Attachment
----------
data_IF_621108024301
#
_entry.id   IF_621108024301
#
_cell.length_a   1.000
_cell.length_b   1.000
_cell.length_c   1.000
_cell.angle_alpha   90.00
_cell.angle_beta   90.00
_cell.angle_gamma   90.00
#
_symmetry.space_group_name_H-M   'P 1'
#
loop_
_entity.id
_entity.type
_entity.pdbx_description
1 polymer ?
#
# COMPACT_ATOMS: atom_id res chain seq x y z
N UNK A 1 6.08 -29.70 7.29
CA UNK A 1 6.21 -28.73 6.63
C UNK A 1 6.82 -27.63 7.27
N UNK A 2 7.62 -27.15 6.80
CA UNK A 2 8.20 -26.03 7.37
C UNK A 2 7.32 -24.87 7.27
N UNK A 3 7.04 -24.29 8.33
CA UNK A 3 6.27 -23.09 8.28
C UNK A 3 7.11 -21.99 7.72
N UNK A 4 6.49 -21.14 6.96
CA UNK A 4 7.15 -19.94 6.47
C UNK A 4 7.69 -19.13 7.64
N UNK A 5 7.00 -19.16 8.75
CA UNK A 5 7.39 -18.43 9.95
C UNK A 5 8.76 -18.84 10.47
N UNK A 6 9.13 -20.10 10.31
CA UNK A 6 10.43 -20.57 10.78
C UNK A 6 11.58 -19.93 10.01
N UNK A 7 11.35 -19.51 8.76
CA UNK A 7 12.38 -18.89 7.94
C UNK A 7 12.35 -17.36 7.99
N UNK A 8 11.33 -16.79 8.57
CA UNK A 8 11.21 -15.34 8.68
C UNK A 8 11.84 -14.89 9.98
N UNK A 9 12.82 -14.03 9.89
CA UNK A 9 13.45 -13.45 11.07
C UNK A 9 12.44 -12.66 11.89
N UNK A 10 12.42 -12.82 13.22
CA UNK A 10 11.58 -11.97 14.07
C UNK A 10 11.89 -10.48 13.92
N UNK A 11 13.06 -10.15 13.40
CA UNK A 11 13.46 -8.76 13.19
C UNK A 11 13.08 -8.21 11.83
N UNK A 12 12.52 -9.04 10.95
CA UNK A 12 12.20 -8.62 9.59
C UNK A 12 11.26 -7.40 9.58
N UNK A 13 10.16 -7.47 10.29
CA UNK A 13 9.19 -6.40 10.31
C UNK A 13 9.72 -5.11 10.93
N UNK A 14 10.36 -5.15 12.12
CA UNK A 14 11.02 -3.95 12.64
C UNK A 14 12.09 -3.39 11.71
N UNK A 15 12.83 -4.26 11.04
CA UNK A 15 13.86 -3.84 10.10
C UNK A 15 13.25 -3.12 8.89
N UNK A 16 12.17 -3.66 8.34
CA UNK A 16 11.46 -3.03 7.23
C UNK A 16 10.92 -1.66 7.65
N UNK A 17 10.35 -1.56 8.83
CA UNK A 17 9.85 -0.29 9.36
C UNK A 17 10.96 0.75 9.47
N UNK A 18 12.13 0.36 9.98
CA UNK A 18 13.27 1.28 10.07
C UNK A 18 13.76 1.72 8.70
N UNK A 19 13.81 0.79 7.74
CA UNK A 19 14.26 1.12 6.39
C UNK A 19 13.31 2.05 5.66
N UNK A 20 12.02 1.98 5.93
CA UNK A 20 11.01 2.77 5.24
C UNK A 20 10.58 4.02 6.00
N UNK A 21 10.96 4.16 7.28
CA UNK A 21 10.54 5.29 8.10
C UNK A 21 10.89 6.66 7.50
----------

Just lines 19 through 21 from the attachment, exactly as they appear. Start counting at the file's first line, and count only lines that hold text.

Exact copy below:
#
# COMPACT_ATOMS: atom_id res chain seq x y z
N UNK A 1 6.08 -29.70 7.29